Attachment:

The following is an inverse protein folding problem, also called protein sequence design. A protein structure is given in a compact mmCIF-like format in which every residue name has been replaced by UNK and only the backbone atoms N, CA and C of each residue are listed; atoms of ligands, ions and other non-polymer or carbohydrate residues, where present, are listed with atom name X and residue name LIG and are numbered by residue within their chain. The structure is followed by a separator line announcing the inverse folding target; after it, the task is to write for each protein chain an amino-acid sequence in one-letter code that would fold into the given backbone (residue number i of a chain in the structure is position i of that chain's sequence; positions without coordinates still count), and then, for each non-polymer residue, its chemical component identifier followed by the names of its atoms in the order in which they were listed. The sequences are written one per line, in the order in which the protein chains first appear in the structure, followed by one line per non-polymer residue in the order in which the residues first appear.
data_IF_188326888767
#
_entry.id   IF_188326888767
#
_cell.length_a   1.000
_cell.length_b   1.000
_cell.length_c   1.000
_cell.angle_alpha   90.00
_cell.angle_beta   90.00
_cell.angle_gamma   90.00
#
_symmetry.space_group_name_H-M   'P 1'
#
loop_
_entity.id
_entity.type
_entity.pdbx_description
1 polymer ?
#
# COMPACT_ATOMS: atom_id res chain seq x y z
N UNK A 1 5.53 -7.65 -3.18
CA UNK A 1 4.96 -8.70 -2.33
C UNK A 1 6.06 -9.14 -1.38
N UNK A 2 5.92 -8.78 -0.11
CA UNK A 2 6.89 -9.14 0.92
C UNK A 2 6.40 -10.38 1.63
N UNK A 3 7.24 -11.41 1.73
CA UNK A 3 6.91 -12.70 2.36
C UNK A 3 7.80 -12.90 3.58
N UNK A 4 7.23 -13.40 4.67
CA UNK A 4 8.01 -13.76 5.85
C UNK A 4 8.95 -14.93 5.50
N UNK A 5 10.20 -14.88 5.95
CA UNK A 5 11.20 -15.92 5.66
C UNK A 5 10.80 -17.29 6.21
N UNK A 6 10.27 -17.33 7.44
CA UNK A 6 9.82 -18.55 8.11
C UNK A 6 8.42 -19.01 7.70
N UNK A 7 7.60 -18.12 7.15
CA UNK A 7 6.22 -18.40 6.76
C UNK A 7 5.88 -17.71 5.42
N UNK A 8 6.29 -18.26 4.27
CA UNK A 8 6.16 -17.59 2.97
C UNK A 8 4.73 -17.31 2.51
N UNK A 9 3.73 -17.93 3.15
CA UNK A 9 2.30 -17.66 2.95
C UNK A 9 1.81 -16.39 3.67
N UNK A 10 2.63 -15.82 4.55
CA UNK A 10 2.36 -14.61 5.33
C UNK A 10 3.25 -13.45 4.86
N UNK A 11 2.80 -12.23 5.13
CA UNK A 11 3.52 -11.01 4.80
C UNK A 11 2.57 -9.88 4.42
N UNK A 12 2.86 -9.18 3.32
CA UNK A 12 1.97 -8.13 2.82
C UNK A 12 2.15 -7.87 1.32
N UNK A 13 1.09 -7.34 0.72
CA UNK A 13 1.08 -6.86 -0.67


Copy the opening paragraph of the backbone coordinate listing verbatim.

The following is an inverse protein folding problem, also called protein sequence design. A protein structure is given in a compact mmCIF-like format in which every residue name has been replaced by UNK and only the backbone atoms N, CA and C of each residue are listed; atoms of ligands, ions and other non-polymer or carbohydrate residues, where present, are listed with atom name X and residue name LIG and are numbered by residue within their chain. The structure is followed by a separator line announcing the inverse folding target; after it, the task is to write for each protein chain an amino-acid sequence in one-letter code that would fold into the given backbone (residue number i of a chain in the structure is position i of that chain's sequence; positions without coordinates still count), and then, for each non-polymer residue, its chemical component identifier followed by the names of its atoms in the order in which they were listed. The sequences are written one per line, in the order in which the protein chains first appear in the structure, followed by one line per non-polymer residue in the order in which the residues first appear.